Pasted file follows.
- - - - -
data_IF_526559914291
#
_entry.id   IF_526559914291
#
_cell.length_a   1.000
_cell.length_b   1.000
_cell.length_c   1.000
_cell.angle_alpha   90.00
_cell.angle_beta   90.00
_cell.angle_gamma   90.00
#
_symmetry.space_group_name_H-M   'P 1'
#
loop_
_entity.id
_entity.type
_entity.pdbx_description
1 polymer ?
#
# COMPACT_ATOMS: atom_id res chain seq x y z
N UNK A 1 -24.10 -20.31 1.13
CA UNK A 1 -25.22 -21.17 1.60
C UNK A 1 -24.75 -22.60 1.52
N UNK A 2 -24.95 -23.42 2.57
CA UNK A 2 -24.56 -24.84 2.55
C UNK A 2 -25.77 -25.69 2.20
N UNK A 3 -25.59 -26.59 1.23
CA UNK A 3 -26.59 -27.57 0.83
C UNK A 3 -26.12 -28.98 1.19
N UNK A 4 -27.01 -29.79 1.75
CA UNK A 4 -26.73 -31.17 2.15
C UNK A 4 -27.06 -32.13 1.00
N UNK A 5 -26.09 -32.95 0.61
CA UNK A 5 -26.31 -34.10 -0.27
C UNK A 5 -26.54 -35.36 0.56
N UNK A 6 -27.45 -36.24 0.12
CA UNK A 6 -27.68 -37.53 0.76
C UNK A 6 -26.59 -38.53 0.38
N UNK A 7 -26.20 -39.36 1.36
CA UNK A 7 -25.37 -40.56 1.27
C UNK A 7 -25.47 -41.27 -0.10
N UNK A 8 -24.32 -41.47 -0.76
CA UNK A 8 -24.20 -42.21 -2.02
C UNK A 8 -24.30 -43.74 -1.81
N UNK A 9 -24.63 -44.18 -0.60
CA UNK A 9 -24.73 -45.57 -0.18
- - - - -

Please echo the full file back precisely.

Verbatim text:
data_IF_526559914291
#
_entry.id   IF_526559914291
#
_cell.length_a   1.000
_cell.length_b   1.000
_cell.length_c   1.000
_cell.angle_alpha   90.00
_cell.angle_beta   90.00
_cell.angle_gamma   90.00
#
_symmetry.space_group_name_H-M   'P 1'
#
loop_
_entity.id
_entity.type
_entity.pdbx_description
1 polymer ?
#
# COMPACT_ATOMS: atom_id res chain seq x y z
N UNK A 1 -24.10 -20.31 1.13
CA UNK A 1 -25.22 -21.17 1.60
C UNK A 1 -24.75 -22.60 1.52
N UNK A 2 -24.95 -23.42 2.57
CA UNK A 2 -24.56 -24.84 2.55
C UNK A 2 -25.77 -25.69 2.20
N UNK A 3 -25.59 -26.59 1.23
CA UNK A 3 -26.59 -27.57 0.83
C UNK A 3 -26.12 -28.98 1.19
N UNK A 4 -27.01 -29.79 1.75
CA UNK A 4 -26.73 -31.17 2.15
C UNK A 4 -27.06 -32.13 1.00
N UNK A 5 -26.09 -32.95 0.61
CA UNK A 5 -26.31 -34.10 -0.27
C UNK A 5 -26.54 -35.36 0.56
N UNK A 6 -27.45 -36.24 0.12
CA UNK A 6 -27.68 -37.53 0.76
C UNK A 6 -26.59 -38.53 0.38
N UNK A 7 -26.20 -39.36 1.36
CA UNK A 7 -25.37 -40.56 1.27
C UNK A 7 -25.47 -41.27 -0.10
N UNK A 8 -24.32 -41.47 -0.76
CA UNK A 8 -24.20 -42.21 -2.02
C UNK A 8 -24.30 -43.74 -1.81
N UNK A 9 -24.63 -44.18 -0.60
CA UNK A 9 -24.73 -45.57 -0.18